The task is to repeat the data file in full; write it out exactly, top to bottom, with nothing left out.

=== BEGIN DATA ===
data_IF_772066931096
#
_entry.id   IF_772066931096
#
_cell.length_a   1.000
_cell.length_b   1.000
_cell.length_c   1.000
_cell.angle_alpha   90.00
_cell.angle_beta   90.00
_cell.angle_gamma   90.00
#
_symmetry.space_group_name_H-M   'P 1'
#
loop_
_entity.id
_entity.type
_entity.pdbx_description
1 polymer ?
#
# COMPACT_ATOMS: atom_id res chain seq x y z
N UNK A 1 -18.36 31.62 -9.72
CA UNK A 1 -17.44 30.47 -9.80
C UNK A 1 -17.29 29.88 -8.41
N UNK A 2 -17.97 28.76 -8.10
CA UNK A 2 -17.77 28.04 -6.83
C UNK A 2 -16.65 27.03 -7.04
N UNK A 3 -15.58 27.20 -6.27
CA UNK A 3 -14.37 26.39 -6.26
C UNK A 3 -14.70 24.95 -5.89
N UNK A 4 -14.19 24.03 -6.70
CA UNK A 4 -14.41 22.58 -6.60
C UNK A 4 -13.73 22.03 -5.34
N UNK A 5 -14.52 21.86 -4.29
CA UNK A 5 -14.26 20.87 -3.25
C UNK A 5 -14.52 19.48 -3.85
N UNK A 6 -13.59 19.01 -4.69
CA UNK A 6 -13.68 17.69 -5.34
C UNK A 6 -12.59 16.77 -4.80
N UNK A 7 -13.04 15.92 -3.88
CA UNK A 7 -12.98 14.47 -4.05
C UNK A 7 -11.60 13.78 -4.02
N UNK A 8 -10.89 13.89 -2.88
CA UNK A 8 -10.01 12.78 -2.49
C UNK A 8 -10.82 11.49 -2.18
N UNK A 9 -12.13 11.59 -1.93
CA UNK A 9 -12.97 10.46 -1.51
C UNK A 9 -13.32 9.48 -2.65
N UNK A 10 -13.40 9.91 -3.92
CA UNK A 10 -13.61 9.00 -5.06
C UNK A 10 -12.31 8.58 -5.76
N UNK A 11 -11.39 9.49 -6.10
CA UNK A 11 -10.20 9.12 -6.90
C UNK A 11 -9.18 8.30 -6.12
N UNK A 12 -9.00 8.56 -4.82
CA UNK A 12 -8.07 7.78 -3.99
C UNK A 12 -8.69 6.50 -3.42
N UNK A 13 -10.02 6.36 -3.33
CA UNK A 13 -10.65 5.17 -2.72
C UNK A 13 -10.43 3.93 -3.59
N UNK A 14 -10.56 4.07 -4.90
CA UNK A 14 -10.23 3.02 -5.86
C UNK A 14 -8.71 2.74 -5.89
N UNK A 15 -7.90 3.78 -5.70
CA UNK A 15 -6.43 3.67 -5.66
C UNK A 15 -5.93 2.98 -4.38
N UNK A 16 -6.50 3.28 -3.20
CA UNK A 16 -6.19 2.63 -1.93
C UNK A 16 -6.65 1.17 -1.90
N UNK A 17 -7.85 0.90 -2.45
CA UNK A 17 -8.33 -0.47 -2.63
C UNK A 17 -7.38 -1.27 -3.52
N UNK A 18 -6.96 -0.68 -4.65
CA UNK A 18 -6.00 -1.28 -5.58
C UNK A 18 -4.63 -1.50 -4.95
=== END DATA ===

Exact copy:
data_IF_772066931096
#
_entry.id   IF_772066931096
#
_cell.length_a   1.000
_cell.length_b   1.000
_cell.length_c   1.000
_cell.angle_alpha   90.00
_cell.angle_beta   90.00
_cell.angle_gamma   90.00
#
_symmetry.space_group_name_H-M   'P 1'
#
loop_
_entity.id
_entity.type
_entity.pdbx_description
1 polymer ?
#
# COMPACT_ATOMS: atom_id res chain seq x y z
N UNK A 1 -18.36 31.62 -9.72
CA UNK A 1 -17.44 30.47 -9.80
C UNK A 1 -17.29 29.88 -8.41
N UNK A 2 -17.97 28.76 -8.10
CA UNK A 2 -17.77 28.04 -6.83
C UNK A 2 -16.65 27.03 -7.04
N UNK A 3 -15.58 27.20 -6.27
CA UNK A 3 -14.37 26.39 -6.26
C UNK A 3 -14.70 24.95 -5.89
N UNK A 4 -14.19 24.03 -6.70
CA UNK A 4 -14.41 22.58 -6.60
C UNK A 4 -13.73 22.03 -5.34
N UNK A 5 -14.52 21.86 -4.29
CA UNK A 5 -14.26 20.87 -3.25
C UNK A 5 -14.52 19.48 -3.85
N UNK A 6 -13.59 19.01 -4.69
CA UNK A 6 -13.68 17.69 -5.34
C UNK A 6 -12.59 16.77 -4.80
N UNK A 7 -13.04 15.92 -3.88
CA UNK A 7 -12.98 14.47 -4.05
C UNK A 7 -11.60 13.78 -4.02
N UNK A 8 -10.89 13.89 -2.88
CA UNK A 8 -10.01 12.78 -2.49
C UNK A 8 -10.82 11.49 -2.18
N UNK A 9 -12.13 11.59 -1.93
CA UNK A 9 -12.97 10.46 -1.51
C UNK A 9 -13.32 9.48 -2.65
N UNK A 10 -13.40 9.91 -3.92
CA UNK A 10 -13.61 9.00 -5.06
C UNK A 10 -12.31 8.58 -5.76
N UNK A 11 -11.39 9.49 -6.10
CA UNK A 11 -10.20 9.12 -6.90
C UNK A 11 -9.18 8.30 -6.12
N UNK A 12 -9.00 8.56 -4.82
CA UNK A 12 -8.07 7.78 -3.99
C UNK A 12 -8.69 6.50 -3.42
N UNK A 13 -10.02 6.36 -3.33
CA UNK A 13 -10.65 5.17 -2.72
C UNK A 13 -10.43 3.93 -3.59
N UNK A 14 -10.56 4.07 -4.90
CA UNK A 14 -10.23 3.02 -5.86
C UNK A 14 -8.71 2.74 -5.89
N UNK A 15 -7.90 3.78 -5.70
CA UNK A 15 -6.43 3.67 -5.66
C UNK A 15 -5.93 2.98 -4.38
N UNK A 16 -6.50 3.28 -3.20
CA UNK A 16 -6.19 2.63 -1.93
C UNK A 16 -6.65 1.17 -1.90
N UNK A 17 -7.85 0.90 -2.45
CA UNK A 17 -8.33 -0.47 -2.63
C UNK A 17 -7.38 -1.27 -3.52
N UNK A 18 -6.96 -0.68 -4.65
CA UNK A 18 -6.00 -1.28 -5.58
C UNK A 18 -4.63 -1.50 -4.95